Take the privacy lead
Insurers can be proactive when it comes
to protecting electronic data used in fraud
investigations. Steps to take include:
•;Adopting best practices. Insurers should
consider developing best practices and
protocols for privacy. A written frame-
work might cover compiling, storing and
using personal data.
They could clarify insurer privacy practices across all lines and markets. SIU,
claims, under writing and sales are just some
of the departments that must be closely involved in drafting these practices. Privacy
protocols should be approved at the insurer’s highest levels and special investigative
units (SIUs) must be heavily involved.
•;Influencing legislation. The U.S. Con-
gress and all 50 states are considering
updated privacy legislation. Our na-
tion lags behind most other nations in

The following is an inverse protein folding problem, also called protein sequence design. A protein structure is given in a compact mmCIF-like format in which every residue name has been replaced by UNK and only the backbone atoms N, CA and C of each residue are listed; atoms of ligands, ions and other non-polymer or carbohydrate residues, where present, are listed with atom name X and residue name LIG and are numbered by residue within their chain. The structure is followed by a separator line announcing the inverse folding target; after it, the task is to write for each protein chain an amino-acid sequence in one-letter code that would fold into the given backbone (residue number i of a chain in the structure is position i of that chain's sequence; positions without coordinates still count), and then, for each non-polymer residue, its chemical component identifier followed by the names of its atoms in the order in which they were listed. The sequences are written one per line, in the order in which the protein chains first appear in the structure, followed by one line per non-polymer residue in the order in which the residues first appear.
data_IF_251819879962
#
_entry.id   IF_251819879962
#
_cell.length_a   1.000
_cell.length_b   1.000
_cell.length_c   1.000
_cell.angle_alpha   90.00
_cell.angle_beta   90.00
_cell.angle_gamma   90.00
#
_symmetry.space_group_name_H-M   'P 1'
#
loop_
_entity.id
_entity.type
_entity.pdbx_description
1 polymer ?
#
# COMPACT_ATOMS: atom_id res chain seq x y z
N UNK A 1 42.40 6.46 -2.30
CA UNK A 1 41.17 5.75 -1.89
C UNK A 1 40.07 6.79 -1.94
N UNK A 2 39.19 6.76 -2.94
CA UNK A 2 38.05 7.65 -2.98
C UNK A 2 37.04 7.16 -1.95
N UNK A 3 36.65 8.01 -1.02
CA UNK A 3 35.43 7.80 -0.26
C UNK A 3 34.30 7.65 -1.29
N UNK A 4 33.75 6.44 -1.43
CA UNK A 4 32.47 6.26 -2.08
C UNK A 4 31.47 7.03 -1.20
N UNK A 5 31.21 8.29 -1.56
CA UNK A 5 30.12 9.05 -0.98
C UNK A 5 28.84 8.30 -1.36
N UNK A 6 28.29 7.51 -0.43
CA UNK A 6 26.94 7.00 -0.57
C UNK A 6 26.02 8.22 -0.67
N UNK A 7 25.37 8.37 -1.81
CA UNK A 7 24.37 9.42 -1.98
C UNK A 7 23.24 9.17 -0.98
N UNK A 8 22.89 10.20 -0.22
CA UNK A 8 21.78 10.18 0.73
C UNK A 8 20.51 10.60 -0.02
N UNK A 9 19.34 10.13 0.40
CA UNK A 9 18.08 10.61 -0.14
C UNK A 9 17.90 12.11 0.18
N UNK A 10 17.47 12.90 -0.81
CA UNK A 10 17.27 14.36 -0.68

codified privacy protections, however,
• Develop standards. The anti-fraud
community can work cooperatively
with consumer groups and other lead-
ers to develop consensus on best pri-
vacy practices that preserve legitimate
anti-fraud efforts, while acknowledg-
ing personal privacy rights.
Simply “doing what we’ve always
done” isn’t an option. We have an unparalleled opportunity to help lead privacy into a modern, data-rich era that
benefits the fraud fight and consumers
Dennis Jay (dennisjay@insurancefraud.
org) is the executive director of the
Coalition Against Insurance Fraud.
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